NASA Glenn to Test Orion Crew Exploration Vehicle

March 19, 2007

NASA's Glenn Research Center will conduct integrated environmental testing of the Orion crew exploration vehicle in the Space Power Facility at the center's Plum Brook Station in Sandusky, Ohio.

The environmental tests are designed to demonstrate the ability of Orion hardware to meet specified performance requirements in simulated environmental conditions such as those experienced during launch, in-orbit operations and re-entry. Thermal, acoustic and mechanical vibration and electromagnetic compatibility testing will be conducted on Orion's full assembly. The launch abort system, crew module, service module and spacecraft adapter will be tested.

The work is valued at approximately $63 million during a five-year period from 2007 to 2011. During this period, the Space Power Facility will be augmented with a number of capabilities, including a new acoustic chamber and a mechanical vibration test stand. Specialized equipment that will enable electromagnetic test capabilities also will be added to the thermal vacuum chamber.

"We are pleased to play this essential role in the agency's quest to develop the next generation of space vehicles," said Glenn Director Dr. Woodrow Whitlow, Jr. "The Space Power Facility is the world's largest thermal vacuum chamber. The modifications will enhance this world-class facility and allow us to make significant contributions to the development of future space systems."

The Space Power Facility measures 100 feet in diameter by 122 feet in height. The facility currently can simulate in-space conditions such as low vacuum environments and temperature extremes. The facility's wide-ranging capabilities have been used extensively to test rocket payload fairings; orbital hardware, including International Space Station systems; and planetary landing and surface systems such as the Mars Exploration Rover landing systems.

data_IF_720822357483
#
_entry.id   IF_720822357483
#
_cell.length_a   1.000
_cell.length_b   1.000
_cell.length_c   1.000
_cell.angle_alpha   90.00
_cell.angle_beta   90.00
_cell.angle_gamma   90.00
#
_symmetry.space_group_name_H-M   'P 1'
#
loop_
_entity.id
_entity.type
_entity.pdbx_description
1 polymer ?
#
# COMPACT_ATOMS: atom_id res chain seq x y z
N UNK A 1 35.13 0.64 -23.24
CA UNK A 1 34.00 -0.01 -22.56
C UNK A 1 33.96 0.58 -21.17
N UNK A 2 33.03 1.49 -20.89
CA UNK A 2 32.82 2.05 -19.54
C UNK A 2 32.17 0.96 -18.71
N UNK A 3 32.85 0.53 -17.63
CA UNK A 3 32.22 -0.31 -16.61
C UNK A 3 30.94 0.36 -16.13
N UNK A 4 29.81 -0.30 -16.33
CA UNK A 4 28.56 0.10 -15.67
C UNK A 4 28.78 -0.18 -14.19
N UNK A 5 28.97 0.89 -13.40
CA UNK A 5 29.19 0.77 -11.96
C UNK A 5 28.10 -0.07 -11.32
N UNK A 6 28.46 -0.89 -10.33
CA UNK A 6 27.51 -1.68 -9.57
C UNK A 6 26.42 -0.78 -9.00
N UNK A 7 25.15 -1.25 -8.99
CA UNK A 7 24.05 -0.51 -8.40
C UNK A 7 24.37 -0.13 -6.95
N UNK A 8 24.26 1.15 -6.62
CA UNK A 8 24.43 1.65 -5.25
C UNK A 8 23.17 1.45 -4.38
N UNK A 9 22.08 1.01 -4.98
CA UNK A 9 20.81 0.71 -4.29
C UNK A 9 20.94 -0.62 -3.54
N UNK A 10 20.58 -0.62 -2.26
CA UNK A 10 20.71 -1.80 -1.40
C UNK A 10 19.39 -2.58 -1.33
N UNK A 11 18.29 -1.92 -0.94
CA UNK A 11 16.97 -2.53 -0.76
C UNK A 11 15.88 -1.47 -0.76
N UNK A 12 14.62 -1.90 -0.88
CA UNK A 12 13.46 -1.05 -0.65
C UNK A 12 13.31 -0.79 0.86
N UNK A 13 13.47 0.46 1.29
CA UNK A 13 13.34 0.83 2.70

The testing will be performed in support of NASA's Constellation Program, which is developing spacecraft and other systems to support NASA's exploration mission to the moon, Mars and other destinations in the solar system, and its Orion Project Office. Both are located at NASA's Johnson Space Center in, Houston. Glenn is leading development of the Orion service module for the Orion Project Office.

Source: NASA

Explore further: Image: Orion service module stacking assembly secured for flight

Related Stories

Fortifying computer chips for space travel

September 7, 2015

Space is cold, dark, and lonely. Deadly, too, if any one of a million things goes wrong on your spaceship. It's certainly no place for a computer chip to fail, which can happen due to the abundance of radiation bombarding ...

First pieces of NASA's Orion for next mission come together

September 9, 2015

NASA is another small step closer to sending astronauts on a journey to Mars. On Saturday, engineers at the agency's Michoud Assembly Facility in New Orleans welded together the first two segments of the Orion crew module ...

Orion assemblage on track for 2014 launch

December 24, 2012

NASA is thrusting forward and making steady progress toward launch of the first space-bound Orion crew capsule -designed to carry astronauts to deep space. The agency aims for a Florida blastoff of the uncrewed Exploration ...

NASA conducts tests on Orion service module

May 11, 2012

( -- Engineers at NASA's Marshall Space Flight Center are testing parts of the Orion service module to ensure the spacecraft can withstand the harsh realities of deep space missions.

Recommended for you

Hubble captures a galactic waltz

November 26, 2015

This curious galaxy—only known by the seemingly random jumble of letters and numbers 2MASX J16270254+4328340—has been captured by the NASA/ESA Hubble Space Telescope dancing the crazed dance of a galactic merger. The ...


Please sign in to add a comment. Registration is free, and takes less than a minute. Read more

Click here to reset your password.
Sign in to get notified via email when new comments are made.